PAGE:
(merge-pathnames name 
                           (or *compile-file-truename* *load-truename*)))
         (object-path (compile-file-pathname source-path))
         (source-file (probe-file source-path))
         (object-file (probe-file object-path)))
    (cond ((null object-file) source-file)
          ((null source-file) object-file)
          ((> (file-write-date source-file)
              (file-write-date object-file))
           source-file)
          (t object-file))))

This does the following:

To use this function in a CS325 code file:

(in-package :cs325-user)

(eval-when (:compile-toplevel :load-toplevel :execute)
  (require :tables #.(get-code-file "tables"))
  )

The EVAL-WHEN form is used to tell the compiler and loader to execute this code before processing the rest of the file. The #. reader macro is to make sure that the pathname is generated before the compiler compiles the REQUIRE form.

Pathnames in Common Lisp

No matter which version of require you use, in order to tell it where to look, you'll need to specify file pathnames. A pathname is so called because it specifies not only the name of the file, but the path of directories and subdirectories that lead to that file.

There are two ways to write pathnames in Common Lisp. One is simple, the other is portable.

Pathname strings

The simplest and most common method is to simply write the file's pathname as a string. For example, on my Unix machine, I can write "~/lisp/require.lisp" to refer to the file require.lisp in the directory /home/riesbeck/lisp/.

String pathnames are simple. Unfortunately, they're not portable across machines. To refer to the same file on my Macintosh, I have to say "Riesbeck's HD:MCL 2.0.1:require.lisp". Not only is the path different, but the punctuation and available abbreviations are different.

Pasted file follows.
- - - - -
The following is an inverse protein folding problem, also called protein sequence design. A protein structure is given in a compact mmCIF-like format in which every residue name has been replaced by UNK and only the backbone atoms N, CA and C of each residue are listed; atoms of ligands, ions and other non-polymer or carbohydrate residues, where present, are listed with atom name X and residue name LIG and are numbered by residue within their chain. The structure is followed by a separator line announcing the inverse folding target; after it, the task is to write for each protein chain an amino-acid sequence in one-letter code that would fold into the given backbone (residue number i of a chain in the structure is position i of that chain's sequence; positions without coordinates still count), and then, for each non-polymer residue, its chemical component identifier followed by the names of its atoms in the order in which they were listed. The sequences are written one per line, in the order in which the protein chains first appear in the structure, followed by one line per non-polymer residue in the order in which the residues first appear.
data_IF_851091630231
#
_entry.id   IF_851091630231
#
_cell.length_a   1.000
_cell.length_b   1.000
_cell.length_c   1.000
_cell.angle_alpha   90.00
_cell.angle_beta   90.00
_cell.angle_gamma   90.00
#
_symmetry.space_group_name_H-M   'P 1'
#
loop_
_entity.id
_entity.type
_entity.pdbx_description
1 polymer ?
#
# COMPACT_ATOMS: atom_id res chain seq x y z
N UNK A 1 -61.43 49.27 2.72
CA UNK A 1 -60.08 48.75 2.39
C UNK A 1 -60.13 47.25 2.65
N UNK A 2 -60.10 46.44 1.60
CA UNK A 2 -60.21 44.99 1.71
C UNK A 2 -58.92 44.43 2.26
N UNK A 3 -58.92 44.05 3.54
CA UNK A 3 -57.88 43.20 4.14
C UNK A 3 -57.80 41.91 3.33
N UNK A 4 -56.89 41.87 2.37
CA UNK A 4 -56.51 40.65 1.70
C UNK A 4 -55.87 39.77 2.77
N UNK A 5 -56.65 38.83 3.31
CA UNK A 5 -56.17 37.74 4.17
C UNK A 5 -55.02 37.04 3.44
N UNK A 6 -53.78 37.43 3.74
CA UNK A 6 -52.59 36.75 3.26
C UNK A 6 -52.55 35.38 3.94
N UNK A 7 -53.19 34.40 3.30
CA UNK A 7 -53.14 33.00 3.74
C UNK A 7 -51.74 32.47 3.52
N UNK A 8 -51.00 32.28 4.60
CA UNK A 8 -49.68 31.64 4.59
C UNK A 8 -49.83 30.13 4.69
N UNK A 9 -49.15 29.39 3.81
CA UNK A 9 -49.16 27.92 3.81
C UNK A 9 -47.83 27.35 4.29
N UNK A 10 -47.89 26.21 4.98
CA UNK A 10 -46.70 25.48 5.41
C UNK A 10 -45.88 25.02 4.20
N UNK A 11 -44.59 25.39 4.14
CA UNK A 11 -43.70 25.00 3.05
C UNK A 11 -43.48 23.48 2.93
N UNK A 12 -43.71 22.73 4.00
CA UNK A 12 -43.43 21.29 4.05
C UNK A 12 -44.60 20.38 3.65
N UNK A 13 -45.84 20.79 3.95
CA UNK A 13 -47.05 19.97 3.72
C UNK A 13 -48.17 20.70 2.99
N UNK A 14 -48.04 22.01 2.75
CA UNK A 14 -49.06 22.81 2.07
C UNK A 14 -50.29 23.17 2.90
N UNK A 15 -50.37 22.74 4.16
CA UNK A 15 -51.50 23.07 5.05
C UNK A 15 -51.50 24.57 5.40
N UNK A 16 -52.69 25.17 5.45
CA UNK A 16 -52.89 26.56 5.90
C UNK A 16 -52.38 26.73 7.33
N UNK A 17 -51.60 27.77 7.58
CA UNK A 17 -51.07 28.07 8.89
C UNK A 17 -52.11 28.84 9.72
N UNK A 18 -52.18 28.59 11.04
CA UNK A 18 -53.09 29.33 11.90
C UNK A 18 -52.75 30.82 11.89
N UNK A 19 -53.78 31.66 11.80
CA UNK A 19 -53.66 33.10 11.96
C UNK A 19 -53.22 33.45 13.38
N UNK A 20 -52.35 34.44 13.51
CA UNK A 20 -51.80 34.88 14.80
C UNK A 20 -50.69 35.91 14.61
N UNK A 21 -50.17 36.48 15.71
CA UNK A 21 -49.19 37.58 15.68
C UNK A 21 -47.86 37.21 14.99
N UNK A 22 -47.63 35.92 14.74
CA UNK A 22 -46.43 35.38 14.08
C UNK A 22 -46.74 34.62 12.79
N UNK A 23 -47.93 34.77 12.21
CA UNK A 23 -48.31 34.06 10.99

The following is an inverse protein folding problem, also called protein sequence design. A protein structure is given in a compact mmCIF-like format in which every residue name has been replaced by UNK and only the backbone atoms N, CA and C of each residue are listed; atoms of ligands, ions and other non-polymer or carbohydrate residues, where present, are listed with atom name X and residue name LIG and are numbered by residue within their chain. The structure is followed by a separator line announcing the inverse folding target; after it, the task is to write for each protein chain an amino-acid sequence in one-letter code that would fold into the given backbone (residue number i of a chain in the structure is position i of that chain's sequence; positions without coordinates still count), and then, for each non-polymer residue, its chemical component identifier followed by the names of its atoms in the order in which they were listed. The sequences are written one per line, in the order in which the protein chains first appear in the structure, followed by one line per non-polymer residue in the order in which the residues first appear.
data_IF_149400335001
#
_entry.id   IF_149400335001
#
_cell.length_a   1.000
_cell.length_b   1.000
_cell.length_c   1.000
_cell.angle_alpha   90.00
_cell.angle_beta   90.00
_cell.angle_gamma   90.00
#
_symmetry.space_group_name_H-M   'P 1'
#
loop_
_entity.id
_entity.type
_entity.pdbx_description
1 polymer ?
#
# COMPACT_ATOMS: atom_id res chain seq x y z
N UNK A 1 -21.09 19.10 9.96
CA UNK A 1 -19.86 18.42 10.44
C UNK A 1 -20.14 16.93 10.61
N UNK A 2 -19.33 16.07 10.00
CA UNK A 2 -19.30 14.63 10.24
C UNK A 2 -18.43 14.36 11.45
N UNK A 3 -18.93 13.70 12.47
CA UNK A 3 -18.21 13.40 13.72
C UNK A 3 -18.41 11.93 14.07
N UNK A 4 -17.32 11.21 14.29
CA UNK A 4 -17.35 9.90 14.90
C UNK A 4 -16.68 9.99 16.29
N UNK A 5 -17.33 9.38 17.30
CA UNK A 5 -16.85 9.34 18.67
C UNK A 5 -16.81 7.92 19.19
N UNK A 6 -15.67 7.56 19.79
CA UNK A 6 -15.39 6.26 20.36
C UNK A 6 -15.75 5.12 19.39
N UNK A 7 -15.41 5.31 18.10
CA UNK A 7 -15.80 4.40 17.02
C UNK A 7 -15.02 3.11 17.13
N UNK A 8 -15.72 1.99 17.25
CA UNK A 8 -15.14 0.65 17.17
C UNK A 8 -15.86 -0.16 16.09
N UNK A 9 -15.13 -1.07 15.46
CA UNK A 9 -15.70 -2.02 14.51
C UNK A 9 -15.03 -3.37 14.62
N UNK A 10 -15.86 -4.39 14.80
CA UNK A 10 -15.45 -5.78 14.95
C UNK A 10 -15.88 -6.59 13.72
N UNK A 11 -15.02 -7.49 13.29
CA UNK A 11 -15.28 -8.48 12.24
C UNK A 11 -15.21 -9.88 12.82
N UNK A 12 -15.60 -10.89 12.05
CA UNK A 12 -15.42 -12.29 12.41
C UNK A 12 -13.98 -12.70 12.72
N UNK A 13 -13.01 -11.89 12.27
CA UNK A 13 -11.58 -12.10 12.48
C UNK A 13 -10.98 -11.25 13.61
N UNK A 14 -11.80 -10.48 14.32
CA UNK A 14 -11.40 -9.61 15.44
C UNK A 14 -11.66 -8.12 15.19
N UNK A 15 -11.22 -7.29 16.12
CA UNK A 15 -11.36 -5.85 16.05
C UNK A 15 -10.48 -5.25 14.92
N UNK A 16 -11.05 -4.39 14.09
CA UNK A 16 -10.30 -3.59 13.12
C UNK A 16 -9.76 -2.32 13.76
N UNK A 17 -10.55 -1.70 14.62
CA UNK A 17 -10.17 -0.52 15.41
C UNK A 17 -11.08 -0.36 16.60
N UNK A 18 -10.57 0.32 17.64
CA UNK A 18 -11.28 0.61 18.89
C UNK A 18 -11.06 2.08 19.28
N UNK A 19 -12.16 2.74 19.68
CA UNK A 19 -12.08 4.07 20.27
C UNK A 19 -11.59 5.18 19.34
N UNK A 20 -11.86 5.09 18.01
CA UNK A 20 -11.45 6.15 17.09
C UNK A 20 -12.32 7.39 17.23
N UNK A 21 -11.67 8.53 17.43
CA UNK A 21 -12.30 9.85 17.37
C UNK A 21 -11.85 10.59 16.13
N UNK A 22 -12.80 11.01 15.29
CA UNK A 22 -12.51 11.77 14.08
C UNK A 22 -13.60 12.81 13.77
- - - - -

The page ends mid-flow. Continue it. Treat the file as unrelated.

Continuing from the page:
Furthermore, an important thing to know about a directory path is whether is starts from "the top," or "where you are right now." The punctuation for specifying this is quite variable.

This is really not a big deal, as long as you stick to one machine, but there is an alternative.

make-pathname

The function make-pathname in Common Lisp can be used to build pathname structures (which usually print out in the form #P"...") from the basic pieces. Those pieces are:

Within these strings, punctuation does not mean anything special, e.g., a period does not indicate the start of the file type.

For example, here's how I would specify the pathname for require on my Macintosh:

(make-pathname
      :directory '(:absolute "Riesbeck's HD" "MCL 2.0.1")
      :name "require"
      :type "lisp")
     
     

When make-pathname is important

make-pathname is particularly important if you are writing functions that generate pathnames.

For example, suppose you want your program to do the following:

We could create the log file name like this:

(defun make-log-file (user-name)
      (concatenate 'string
          "/home/demo/log-files/"
          user-name
          ".log"))
     
     

For example,

> (make-log-file "riesbeck")
    "/home/demo/log-files/riesbeck.log"
     
     

Unfortunately, this code would only work on a Unix machine. We'd have to rewrite it for Macintosh's and DOS/Windows.

Furthermore, this code would have to be edited and recompiled every time we moved where we wanted the log files stored.

Here's the better way to do it:

(defvar *log-file-path*
      '(:absolute "home" "demo" "log-files"))
     
    (defun make-log-file (user-name)
      (make-pathname
        :directory *log-file-path*
        :name user-name
        :type "log"))
     
     

Not only does this work on most machines, but we can redirect where log files are stored by simply resetting *log-file-path*.

Faculty: Chris Riesbeck
Time: Monday, Wednesday, Friday: 1pm - 2pm
Location:Annenberg G15